All would-be barristers wanting to study the new Bar Professional Training Course (BPTC) will have to prove they have a minimum standard of English, after the Bar Standards Board (BSB) called for an extra language test to be added to the admissions process.
The BSB has put in an application to the Legal Services Board (LSB) to amend the Bar Training Regulations to require all applicants to take an English language test in a bid to improve the standard of English among aspiring barristers.
If the application is accepted all candidates will have to take the assessment on top of the aptitude test, which is due to be rolled out from September 2010.
The eventual aim will be to incorporate English language test elements into the aptitude test and run one single exam. The BSB however could not say when this would be finalised.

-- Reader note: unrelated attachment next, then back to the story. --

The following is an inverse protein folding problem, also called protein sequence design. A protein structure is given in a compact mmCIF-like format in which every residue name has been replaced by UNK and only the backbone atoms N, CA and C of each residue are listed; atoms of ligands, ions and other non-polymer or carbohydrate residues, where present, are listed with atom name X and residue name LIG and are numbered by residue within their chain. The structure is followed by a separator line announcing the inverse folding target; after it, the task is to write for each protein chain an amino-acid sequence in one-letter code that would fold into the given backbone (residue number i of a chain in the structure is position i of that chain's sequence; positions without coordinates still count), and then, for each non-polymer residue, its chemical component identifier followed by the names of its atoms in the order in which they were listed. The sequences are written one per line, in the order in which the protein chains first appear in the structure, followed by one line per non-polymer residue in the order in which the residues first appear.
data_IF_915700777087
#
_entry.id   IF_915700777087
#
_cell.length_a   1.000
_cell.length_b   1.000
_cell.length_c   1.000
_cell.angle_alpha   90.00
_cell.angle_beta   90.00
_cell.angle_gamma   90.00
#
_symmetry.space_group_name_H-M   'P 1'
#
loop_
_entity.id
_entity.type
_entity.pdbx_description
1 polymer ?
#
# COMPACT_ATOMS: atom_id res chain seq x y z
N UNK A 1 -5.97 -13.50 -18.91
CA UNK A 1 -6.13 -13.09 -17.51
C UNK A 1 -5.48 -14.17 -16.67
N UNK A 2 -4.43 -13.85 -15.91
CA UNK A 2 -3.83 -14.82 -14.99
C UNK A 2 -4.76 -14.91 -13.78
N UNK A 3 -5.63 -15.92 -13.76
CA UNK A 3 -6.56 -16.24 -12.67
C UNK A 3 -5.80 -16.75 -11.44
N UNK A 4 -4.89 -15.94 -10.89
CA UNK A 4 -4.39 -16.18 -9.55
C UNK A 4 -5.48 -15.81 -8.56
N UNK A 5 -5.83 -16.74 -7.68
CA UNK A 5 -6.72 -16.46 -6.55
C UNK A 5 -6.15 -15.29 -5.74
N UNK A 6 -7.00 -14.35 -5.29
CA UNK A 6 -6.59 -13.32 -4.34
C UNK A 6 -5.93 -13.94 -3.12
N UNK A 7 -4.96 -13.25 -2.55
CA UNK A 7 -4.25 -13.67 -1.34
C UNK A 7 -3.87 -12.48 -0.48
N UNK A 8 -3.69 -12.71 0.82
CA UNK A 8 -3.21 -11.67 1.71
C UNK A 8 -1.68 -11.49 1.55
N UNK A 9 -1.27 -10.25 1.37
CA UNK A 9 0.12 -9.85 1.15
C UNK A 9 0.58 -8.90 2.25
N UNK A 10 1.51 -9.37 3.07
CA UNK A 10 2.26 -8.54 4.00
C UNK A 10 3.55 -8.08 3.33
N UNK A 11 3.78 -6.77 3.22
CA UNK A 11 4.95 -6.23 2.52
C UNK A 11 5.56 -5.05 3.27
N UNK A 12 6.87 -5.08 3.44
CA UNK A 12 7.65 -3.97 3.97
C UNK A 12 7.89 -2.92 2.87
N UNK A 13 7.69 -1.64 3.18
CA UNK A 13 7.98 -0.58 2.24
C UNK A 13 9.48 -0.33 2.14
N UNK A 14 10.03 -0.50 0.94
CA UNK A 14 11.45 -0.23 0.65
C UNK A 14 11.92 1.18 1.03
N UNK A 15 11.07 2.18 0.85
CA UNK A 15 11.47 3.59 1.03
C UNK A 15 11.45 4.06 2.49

A BSB spokesperson said: “Because of the difficulties with the standard of English language of some students on the course, with the problems of defining what is ’first language’, with the need to avoid discrimination against any section of the student body, we seek to alter the requirement such that all applicants would need to demonstrate a minimum level of English.”
All students will be required to demonstrate that they are of a minimum 7.5 International English Language Testing System (IELTS) or equivalent recognised by the BSB.
The BSB has been continually toying with the idea of introducing an aptitude test for aspiring barristers wanting to secure a place on the BPTC since the publication of the Wood Report in 2008.
But following criticism from the Office of Fair Trading, which hailed such an exam “anticompetitive”, the BSB pushed back its plans to launch a test for 12 months. Now, following a pilot of the test, the aptitude test will be made compulsory from September 2010.